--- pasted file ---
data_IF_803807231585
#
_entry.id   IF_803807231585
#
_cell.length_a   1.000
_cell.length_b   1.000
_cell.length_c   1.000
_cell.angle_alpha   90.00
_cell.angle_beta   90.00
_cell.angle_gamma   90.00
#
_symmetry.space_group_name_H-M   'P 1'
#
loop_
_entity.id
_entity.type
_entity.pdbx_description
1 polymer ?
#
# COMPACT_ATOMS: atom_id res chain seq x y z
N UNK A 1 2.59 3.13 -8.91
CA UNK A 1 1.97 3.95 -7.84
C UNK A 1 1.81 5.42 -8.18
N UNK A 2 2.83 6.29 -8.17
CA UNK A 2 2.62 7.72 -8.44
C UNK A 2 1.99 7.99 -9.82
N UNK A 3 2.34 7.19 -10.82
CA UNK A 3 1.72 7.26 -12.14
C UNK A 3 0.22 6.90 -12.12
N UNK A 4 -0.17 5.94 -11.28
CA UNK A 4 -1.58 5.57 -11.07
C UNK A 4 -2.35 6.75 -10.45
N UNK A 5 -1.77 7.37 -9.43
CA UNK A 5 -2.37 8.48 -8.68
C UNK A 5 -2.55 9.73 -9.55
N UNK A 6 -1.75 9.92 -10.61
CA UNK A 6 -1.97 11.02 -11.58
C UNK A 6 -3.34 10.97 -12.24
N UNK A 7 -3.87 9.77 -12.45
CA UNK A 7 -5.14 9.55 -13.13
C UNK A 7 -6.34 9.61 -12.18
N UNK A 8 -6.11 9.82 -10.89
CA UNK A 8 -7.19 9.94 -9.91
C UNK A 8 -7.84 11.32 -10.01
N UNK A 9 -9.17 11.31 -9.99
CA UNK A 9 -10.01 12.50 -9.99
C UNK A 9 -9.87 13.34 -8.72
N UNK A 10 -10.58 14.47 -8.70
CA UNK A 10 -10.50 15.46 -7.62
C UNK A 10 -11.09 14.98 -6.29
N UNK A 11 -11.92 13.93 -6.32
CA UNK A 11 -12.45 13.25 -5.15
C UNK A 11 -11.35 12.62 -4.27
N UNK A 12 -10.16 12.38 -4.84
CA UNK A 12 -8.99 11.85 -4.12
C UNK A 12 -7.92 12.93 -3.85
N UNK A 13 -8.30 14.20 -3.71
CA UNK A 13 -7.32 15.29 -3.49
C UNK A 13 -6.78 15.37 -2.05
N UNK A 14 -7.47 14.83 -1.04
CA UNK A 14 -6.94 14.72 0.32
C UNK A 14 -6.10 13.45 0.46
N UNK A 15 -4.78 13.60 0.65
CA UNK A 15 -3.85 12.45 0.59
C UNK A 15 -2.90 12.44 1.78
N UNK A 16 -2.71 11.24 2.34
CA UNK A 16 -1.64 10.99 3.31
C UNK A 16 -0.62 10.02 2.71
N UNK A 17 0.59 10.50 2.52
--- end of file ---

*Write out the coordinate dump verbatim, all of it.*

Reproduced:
data_IF_803807231585
#
_entry.id   IF_803807231585
#
_cell.length_a   1.000
_cell.length_b   1.000
_cell.length_c   1.000
_cell.angle_alpha   90.00
_cell.angle_beta   90.00
_cell.angle_gamma   90.00
#
_symmetry.space_group_name_H-M   'P 1'
#
loop_
_entity.id
_entity.type
_entity.pdbx_description
1 polymer ?
#
# COMPACT_ATOMS: atom_id res chain seq x y z
N UNK A 1 2.59 3.13 -8.91
CA UNK A 1 1.97 3.95 -7.84
C UNK A 1 1.81 5.42 -8.18
N UNK A 2 2.83 6.29 -8.17
CA UNK A 2 2.62 7.72 -8.44
C UNK A 2 1.99 7.99 -9.82
N UNK A 3 2.34 7.19 -10.82
CA UNK A 3 1.72 7.26 -12.14
C UNK A 3 0.22 6.90 -12.12
N UNK A 4 -0.17 5.94 -11.28
CA UNK A 4 -1.58 5.57 -11.07
C UNK A 4 -2.35 6.75 -10.45
N UNK A 5 -1.77 7.37 -9.43
CA UNK A 5 -2.37 8.48 -8.68
C UNK A 5 -2.55 9.73 -9.55
N UNK A 6 -1.75 9.92 -10.61
CA UNK A 6 -1.97 11.02 -11.58
C UNK A 6 -3.34 10.97 -12.24
N UNK A 7 -3.87 9.77 -12.45
CA UNK A 7 -5.14 9.55 -13.13
C UNK A 7 -6.34 9.61 -12.18
N UNK A 8 -6.11 9.82 -10.89
CA UNK A 8 -7.19 9.94 -9.91
C UNK A 8 -7.84 11.32 -10.01
N UNK A 9 -9.17 11.31 -9.99
CA UNK A 9 -10.01 12.50 -9.99
C UNK A 9 -9.87 13.34 -8.72
N UNK A 10 -10.58 14.47 -8.70
CA UNK A 10 -10.50 15.46 -7.62
C UNK A 10 -11.09 14.98 -6.29
N UNK A 11 -11.92 13.93 -6.32
CA UNK A 11 -12.45 13.25 -5.15
C UNK A 11 -11.35 12.62 -4.27
N UNK A 12 -10.16 12.38 -4.84
CA UNK A 12 -8.99 11.85 -4.12
C UNK A 12 -7.92 12.93 -3.85
N UNK A 13 -8.30 14.20 -3.71
CA UNK A 13 -7.32 15.29 -3.49
C UNK A 13 -6.78 15.37 -2.05
N UNK A 14 -7.47 14.83 -1.04
CA UNK A 14 -6.94 14.72 0.32
C UNK A 14 -6.10 13.45 0.46
N UNK A 15 -4.78 13.60 0.65
CA UNK A 15 -3.85 12.45 0.59
C UNK A 15 -2.90 12.44 1.78
N UNK A 16 -2.71 11.24 2.34
CA UNK A 16 -1.64 10.99 3.31
C UNK A 16 -0.62 10.02 2.71
N UNK A 17 0.59 10.50 2.52